• Social morality. Social morality in Canada is based on a common set of shared norms. American social morality is linked to legalism and religion.
     
  • Attitudes toward other countries. Canadians have a deeper sense of obligation to other countries – they see their interdependence. In contrast, Americans use their power to be independent of world opinion.

In the Citizens’ Dialogue, we could see a degree of discomfort with the loss of sovereignty associated with economic integration. Many participants were astonished to learn that 87% of our exports go to the United States. Their initial reaction to that was to reduce this dependency by looking for alternative markets.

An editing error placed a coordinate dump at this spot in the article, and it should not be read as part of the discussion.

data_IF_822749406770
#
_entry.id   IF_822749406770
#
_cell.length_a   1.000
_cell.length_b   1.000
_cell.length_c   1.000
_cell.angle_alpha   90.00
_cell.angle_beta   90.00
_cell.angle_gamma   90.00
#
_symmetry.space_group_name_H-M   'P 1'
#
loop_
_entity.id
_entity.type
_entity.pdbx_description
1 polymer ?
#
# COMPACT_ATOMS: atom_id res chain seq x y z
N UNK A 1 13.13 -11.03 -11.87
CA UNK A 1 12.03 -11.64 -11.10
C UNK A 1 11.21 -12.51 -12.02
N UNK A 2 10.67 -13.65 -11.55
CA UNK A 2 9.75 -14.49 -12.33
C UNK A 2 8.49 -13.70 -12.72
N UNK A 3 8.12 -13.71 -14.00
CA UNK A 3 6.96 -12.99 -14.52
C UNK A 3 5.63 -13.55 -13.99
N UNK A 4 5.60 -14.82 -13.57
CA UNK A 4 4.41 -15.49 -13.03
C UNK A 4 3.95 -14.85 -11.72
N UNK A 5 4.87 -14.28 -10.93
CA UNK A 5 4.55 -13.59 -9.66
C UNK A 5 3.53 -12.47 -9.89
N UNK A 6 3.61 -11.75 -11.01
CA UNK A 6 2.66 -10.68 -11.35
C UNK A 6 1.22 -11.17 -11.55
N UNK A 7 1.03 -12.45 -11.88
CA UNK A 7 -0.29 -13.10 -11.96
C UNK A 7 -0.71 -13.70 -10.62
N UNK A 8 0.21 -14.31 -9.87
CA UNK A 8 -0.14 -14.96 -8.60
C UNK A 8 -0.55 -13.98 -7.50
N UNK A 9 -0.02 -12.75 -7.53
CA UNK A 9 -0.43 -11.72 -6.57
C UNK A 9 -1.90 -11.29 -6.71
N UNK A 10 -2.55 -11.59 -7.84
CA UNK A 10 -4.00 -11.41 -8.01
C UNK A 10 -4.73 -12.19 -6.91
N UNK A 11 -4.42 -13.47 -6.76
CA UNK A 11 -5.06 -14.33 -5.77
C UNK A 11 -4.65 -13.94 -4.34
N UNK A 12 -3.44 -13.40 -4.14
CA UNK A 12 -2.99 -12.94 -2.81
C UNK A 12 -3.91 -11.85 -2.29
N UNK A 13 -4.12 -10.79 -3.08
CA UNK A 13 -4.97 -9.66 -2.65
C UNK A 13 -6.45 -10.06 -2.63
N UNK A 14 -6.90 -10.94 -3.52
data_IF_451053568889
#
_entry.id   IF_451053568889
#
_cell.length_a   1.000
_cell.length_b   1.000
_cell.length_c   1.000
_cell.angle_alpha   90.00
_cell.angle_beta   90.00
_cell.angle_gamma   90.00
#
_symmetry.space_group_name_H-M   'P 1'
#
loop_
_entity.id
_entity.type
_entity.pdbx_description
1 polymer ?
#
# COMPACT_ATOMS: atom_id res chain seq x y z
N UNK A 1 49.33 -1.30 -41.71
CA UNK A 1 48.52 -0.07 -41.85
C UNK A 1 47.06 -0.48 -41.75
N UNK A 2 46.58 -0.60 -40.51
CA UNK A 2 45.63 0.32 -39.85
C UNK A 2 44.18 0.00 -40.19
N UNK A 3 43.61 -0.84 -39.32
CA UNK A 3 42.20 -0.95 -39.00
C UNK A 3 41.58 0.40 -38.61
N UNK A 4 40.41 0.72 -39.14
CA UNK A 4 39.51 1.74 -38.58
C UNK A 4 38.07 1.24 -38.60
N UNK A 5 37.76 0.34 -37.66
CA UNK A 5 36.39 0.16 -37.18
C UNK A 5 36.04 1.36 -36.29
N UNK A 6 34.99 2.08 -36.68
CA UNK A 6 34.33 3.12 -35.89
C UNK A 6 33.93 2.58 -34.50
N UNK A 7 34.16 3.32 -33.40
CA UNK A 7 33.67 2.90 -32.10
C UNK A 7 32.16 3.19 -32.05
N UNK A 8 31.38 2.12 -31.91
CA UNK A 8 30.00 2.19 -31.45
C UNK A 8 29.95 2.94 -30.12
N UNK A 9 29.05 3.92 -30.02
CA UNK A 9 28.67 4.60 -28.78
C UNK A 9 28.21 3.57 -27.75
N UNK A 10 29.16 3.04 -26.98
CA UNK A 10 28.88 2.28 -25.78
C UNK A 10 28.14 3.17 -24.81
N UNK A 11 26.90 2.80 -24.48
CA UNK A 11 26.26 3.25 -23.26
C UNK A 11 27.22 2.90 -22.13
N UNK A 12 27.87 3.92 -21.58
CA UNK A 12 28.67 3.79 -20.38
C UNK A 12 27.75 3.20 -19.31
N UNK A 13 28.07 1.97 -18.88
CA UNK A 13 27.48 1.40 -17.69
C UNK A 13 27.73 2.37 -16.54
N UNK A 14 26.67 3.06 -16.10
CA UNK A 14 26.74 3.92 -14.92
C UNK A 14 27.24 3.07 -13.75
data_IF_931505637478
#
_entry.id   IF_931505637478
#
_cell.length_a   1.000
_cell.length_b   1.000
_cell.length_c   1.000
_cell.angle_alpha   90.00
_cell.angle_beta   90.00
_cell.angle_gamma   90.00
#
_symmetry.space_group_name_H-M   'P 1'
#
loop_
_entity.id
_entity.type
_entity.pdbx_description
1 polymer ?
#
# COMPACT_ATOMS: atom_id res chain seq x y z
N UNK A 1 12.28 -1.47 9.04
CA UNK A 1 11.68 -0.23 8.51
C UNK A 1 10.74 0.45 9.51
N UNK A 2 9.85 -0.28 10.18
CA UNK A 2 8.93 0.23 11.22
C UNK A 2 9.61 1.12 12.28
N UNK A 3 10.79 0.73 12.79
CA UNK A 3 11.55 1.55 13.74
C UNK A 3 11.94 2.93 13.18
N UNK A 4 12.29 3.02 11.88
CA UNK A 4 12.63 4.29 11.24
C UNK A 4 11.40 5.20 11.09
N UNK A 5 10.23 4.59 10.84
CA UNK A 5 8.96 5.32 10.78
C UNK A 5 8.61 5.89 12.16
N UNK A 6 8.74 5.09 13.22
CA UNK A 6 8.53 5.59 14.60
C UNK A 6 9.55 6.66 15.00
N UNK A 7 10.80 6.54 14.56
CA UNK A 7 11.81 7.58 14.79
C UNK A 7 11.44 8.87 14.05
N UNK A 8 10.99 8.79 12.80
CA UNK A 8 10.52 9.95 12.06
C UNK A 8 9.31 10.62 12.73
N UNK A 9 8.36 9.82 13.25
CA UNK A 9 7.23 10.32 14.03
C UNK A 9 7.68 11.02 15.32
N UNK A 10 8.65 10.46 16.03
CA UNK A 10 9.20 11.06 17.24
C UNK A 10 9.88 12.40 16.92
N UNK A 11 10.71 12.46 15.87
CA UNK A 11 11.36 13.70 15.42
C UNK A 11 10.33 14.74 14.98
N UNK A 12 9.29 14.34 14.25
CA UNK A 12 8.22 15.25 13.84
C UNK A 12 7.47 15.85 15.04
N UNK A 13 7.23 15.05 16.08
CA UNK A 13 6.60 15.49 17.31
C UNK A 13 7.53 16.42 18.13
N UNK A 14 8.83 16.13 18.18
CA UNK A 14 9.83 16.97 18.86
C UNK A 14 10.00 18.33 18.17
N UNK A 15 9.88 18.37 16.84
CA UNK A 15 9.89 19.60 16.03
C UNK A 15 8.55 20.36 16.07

However, most were ready to accept economic integration on the condition that our leaders be more assertive in upholding the principles which are important to us.

They believe that there are, and will continue to be, strong reasons why some policy choices in Canada will be different from those in the United States.

There is a real and ongoing tension between economic integration in North America and a more confident and distinctive Canada which takes pride in its basic social and political norms. But I do not think that Canada and the United States should try to codify these differences. We cannot prescribe the future. Rather, we will have to work with these tensions as issues arise. And at times, we will have to make difficult choices between these two goals.

Conclusions

Let me close with a couple of comments.